Patients were grouped into moderate and severe groups according to the severity of the adverse reactions they developed in response to contrast media. The baseline and clinical characteristics of the patients were compared by group. Risk factors for severe reactions were determined using univariate and subsequent multivariate logistic regression analyses. A receiver operating characteristic (ROC) analysis was performed to determine the optimal cutoff values for each potential risk factor.
In the recently published “2013 ACR Manual on Contrast Media—Version 9”, adverse reactions are categorized as allergic-like reactions and physiologic reactions (ACR Committee on Drugs and Contrast Media 2013). However, when the reaction was severe, there were no significant differences in clinical manifestations and treatment methods between the two reaction categories. Therefore, the severity of the adverse reactions for this particular study was classified according to the “ACR Manual on Contrast Media—Version 8”, as shown in Table 1 (ACR Committee on Drugs and Contrast Media 2012). A reaction was identified as immediate if it occurred within the first hour of administration of LOCM and as delayed if it occurred after the first hour had passed.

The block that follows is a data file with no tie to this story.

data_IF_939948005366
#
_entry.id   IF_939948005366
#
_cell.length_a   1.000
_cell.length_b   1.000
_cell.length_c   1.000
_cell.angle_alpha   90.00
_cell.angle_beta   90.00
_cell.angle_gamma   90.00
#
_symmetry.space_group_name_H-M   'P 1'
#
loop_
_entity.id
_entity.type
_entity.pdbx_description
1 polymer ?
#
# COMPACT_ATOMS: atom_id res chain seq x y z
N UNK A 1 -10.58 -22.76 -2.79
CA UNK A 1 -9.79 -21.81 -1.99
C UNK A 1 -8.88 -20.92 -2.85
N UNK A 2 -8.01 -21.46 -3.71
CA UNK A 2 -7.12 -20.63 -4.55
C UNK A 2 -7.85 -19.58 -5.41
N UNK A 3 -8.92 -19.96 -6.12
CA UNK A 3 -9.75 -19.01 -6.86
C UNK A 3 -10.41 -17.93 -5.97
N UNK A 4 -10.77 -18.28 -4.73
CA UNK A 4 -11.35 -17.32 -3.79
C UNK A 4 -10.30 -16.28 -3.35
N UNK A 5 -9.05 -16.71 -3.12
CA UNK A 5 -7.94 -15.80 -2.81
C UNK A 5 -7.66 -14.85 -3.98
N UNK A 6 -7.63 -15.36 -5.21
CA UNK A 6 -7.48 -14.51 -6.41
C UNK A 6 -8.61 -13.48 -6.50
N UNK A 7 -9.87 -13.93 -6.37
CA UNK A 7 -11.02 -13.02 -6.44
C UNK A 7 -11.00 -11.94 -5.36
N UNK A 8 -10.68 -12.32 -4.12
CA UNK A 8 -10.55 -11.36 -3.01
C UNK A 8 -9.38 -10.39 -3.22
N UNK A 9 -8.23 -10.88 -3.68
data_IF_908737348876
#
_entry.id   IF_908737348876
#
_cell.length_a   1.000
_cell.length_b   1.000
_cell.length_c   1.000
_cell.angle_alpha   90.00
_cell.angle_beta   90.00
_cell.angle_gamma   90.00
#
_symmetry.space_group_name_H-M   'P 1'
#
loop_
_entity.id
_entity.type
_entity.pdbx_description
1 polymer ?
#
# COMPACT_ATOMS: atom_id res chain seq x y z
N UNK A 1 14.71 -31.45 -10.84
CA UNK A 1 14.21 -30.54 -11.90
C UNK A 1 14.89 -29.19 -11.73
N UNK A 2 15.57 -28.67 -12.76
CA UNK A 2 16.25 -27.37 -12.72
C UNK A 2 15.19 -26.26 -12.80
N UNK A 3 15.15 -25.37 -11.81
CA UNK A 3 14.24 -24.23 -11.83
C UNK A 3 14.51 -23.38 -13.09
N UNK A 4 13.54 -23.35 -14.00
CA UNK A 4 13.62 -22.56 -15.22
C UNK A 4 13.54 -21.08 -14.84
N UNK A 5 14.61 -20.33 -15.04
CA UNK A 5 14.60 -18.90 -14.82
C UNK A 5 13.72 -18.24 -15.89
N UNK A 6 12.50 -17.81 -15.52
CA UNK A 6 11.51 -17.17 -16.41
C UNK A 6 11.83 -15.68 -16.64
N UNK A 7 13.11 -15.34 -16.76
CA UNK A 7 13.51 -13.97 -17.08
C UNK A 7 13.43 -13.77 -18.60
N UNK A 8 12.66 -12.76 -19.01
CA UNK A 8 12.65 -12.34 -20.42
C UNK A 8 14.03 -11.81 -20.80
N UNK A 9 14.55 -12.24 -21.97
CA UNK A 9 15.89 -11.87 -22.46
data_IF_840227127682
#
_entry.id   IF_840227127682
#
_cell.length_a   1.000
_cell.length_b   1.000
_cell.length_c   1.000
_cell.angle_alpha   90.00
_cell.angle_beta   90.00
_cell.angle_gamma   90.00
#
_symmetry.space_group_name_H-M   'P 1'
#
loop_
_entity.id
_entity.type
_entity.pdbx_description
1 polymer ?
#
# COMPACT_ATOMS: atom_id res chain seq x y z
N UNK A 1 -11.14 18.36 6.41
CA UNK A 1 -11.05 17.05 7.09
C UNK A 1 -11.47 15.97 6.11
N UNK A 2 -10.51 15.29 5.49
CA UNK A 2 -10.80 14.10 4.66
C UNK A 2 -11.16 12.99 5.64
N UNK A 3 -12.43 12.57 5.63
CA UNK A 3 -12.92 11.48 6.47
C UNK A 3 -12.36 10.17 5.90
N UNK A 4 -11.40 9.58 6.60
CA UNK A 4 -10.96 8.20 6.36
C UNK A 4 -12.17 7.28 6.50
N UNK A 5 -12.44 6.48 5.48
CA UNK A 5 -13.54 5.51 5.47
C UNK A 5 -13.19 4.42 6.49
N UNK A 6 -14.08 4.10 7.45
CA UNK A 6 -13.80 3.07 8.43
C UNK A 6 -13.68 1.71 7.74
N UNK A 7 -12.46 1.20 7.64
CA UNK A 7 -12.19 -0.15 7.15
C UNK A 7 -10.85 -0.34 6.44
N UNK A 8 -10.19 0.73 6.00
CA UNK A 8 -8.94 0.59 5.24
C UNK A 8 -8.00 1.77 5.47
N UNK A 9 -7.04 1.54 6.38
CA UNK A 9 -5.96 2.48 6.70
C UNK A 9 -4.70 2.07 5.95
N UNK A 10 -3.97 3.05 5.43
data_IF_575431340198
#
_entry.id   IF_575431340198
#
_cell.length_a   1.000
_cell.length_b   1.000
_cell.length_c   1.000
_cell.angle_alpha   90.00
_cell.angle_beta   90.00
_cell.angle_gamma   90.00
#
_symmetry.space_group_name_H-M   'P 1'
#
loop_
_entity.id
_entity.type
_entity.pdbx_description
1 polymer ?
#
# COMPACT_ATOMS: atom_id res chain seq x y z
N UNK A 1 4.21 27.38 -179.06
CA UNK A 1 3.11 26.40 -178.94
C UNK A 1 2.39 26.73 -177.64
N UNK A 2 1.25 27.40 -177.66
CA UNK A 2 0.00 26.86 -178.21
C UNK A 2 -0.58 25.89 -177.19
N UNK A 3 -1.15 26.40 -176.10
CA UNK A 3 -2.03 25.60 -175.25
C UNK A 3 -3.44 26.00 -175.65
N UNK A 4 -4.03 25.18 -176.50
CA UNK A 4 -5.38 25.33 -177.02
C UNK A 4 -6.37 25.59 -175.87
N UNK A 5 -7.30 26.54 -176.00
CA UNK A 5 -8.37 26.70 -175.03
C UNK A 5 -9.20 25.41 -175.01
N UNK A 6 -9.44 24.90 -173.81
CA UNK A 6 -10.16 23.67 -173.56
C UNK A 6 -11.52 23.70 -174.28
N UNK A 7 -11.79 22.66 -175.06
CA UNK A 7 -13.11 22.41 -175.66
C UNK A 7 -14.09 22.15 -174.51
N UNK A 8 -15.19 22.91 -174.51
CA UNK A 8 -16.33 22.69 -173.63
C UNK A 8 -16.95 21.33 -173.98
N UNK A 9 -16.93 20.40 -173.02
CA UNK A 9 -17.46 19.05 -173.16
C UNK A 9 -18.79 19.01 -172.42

Throughout the study, all contrast media used in our center were nonionic LOCMs. The dose, rate, and type of contrast media were determined according to the protocol provided by our center. Contrast media (100–150 mL) were administered at a rate of 2.5–4 mL/s. If a patient had previously developed a moderate or severe reaction to a certain contrast medium, other contrast agents were recommended for the next administration, and premedication [intravenous Peniramin (4 mg at 1 h) and Cortisol (200 mg at 4 and 1 h) prior to contrast administration] were used.